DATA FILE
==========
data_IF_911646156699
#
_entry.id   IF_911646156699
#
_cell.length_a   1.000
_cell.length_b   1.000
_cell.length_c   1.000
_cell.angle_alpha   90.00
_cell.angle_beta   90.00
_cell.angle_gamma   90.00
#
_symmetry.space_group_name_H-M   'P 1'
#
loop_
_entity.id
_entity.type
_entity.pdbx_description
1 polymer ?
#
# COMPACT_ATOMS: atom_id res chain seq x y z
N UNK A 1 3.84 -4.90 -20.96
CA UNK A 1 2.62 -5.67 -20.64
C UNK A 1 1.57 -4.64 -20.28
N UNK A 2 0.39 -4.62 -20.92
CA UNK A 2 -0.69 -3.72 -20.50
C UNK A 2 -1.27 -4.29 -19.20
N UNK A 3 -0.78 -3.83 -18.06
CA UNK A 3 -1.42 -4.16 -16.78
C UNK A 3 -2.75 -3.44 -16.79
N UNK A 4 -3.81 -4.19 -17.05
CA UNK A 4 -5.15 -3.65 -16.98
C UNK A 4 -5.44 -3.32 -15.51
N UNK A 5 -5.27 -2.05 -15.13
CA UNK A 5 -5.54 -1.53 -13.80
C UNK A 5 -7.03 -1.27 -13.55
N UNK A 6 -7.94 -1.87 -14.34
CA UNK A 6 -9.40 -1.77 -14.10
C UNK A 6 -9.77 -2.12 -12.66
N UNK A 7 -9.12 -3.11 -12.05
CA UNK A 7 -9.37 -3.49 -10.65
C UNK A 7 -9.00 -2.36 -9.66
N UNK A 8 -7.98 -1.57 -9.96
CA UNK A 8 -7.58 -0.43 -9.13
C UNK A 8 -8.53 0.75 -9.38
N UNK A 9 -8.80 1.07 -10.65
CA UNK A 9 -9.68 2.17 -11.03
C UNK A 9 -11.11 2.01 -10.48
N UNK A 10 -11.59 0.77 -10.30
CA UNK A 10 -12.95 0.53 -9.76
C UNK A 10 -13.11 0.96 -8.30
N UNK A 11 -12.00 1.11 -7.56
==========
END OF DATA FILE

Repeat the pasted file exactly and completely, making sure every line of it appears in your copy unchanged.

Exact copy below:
data_IF_911646156699
#
_entry.id   IF_911646156699
#
_cell.length_a   1.000
_cell.length_b   1.000
_cell.length_c   1.000
_cell.angle_alpha   90.00
_cell.angle_beta   90.00
_cell.angle_gamma   90.00
#
_symmetry.space_group_name_H-M   'P 1'
#
loop_
_entity.id
_entity.type
_entity.pdbx_description
1 polymer ?
#
# COMPACT_ATOMS: atom_id res chain seq x y z
N UNK A 1 3.84 -4.90 -20.96
CA UNK A 1 2.62 -5.67 -20.64
C UNK A 1 1.57 -4.64 -20.28
N UNK A 2 0.39 -4.62 -20.92
CA UNK A 2 -0.69 -3.72 -20.50
C UNK A 2 -1.27 -4.29 -19.20
N UNK A 3 -0.78 -3.83 -18.06
CA UNK A 3 -1.42 -4.16 -16.78
C UNK A 3 -2.75 -3.44 -16.79
N UNK A 4 -3.81 -4.19 -17.05
CA UNK A 4 -5.15 -3.65 -16.98
C UNK A 4 -5.44 -3.32 -15.51
N UNK A 5 -5.27 -2.05 -15.13
CA UNK A 5 -5.54 -1.53 -13.80
C UNK A 5 -7.03 -1.27 -13.55
N UNK A 6 -7.94 -1.87 -14.34
CA UNK A 6 -9.40 -1.77 -14.10
C UNK A 6 -9.77 -2.12 -12.66
N UNK A 7 -9.12 -3.11 -12.05
CA UNK A 7 -9.37 -3.49 -10.65
C UNK A 7 -9.00 -2.36 -9.66
N UNK A 8 -7.98 -1.57 -9.96
CA UNK A 8 -7.58 -0.43 -9.13
C UNK A 8 -8.53 0.75 -9.38
N UNK A 9 -8.80 1.07 -10.65
CA UNK A 9 -9.68 2.17 -11.03
C UNK A 9 -11.11 2.01 -10.48
N UNK A 10 -11.59 0.77 -10.30
CA UNK A 10 -12.95 0.53 -9.76
C UNK A 10 -13.11 0.96 -8.30
N UNK A 11 -12.00 1.11 -7.56